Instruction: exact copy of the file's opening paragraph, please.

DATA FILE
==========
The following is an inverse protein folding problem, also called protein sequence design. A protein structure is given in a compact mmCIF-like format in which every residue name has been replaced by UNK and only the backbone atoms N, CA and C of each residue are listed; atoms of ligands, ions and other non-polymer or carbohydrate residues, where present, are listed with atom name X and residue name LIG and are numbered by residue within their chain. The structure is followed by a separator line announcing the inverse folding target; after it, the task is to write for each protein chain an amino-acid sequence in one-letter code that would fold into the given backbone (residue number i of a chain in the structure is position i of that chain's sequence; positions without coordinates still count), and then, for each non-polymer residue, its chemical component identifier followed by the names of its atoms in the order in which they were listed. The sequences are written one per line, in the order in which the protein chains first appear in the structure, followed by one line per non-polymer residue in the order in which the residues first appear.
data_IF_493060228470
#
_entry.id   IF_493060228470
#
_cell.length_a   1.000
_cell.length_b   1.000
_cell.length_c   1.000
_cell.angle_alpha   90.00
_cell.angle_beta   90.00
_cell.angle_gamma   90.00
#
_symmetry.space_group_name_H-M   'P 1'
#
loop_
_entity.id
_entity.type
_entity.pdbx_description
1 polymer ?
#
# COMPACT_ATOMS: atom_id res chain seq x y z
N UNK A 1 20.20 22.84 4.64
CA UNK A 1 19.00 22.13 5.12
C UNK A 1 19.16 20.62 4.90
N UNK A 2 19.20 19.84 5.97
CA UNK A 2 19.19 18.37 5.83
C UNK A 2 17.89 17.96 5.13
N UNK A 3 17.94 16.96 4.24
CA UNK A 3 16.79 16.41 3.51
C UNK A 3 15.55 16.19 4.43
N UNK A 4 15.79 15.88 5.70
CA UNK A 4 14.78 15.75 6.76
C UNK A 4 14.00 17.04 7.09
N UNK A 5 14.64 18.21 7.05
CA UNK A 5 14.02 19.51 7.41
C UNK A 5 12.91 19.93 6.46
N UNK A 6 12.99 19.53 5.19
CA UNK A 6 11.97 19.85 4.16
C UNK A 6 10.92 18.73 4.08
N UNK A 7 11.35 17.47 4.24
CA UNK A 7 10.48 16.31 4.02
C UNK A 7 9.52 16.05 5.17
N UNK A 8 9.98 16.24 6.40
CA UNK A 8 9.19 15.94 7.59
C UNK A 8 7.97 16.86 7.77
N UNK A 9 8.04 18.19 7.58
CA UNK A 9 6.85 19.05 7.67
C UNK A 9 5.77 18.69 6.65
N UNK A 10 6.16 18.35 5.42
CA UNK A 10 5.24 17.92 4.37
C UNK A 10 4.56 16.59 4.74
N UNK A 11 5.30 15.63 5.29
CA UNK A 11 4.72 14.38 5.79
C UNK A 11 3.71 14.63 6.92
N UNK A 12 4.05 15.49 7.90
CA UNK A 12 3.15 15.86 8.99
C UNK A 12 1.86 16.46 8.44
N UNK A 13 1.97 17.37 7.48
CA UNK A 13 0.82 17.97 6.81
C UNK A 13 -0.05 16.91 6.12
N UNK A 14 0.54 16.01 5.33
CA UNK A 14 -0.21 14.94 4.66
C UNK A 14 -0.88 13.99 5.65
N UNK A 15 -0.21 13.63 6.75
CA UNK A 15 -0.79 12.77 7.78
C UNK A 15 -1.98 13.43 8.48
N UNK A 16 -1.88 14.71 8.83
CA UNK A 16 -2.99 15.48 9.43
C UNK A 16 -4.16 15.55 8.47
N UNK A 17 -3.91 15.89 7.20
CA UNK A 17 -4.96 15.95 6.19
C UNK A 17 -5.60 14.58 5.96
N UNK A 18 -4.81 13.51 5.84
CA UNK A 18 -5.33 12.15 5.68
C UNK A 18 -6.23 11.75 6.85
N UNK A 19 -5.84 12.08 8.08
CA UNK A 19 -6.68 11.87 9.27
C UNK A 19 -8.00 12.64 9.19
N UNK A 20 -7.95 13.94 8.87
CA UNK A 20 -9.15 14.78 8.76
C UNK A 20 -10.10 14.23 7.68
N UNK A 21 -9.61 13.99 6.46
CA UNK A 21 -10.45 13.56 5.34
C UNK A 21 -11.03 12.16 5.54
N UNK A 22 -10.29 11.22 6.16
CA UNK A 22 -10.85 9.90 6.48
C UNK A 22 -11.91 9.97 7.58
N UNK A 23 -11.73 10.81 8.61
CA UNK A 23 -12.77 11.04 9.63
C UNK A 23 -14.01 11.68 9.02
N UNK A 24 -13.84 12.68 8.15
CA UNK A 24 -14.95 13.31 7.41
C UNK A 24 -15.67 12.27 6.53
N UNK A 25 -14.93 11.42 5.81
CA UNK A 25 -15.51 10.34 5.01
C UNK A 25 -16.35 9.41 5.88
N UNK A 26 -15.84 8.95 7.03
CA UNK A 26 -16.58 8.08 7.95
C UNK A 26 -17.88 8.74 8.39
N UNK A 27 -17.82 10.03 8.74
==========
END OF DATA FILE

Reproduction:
The following is an inverse protein folding problem, also called protein sequence design. A protein structure is given in a compact mmCIF-like format in which every residue name has been replaced by UNK and only the backbone atoms N, CA and C of each residue are listed; atoms of ligands, ions and other non-polymer or carbohydrate residues, where present, are listed with atom name X and residue name LIG and are numbered by residue within their chain. The structure is followed by a separator line announcing the inverse folding target; after it, the task is to write for each protein chain an amino-acid sequence in one-letter code that would fold into the given backbone (residue number i of a chain in the structure is position i of that chain's sequence; positions without coordinates still count), and then, for each non-polymer residue, its chemical component identifier followed by the names of its atoms in the order in which they were listed. The sequences are written one per line, in the order in which the protein chains first appear in the structure, followed by one line per non-polymer residue in the order in which the residues first appear.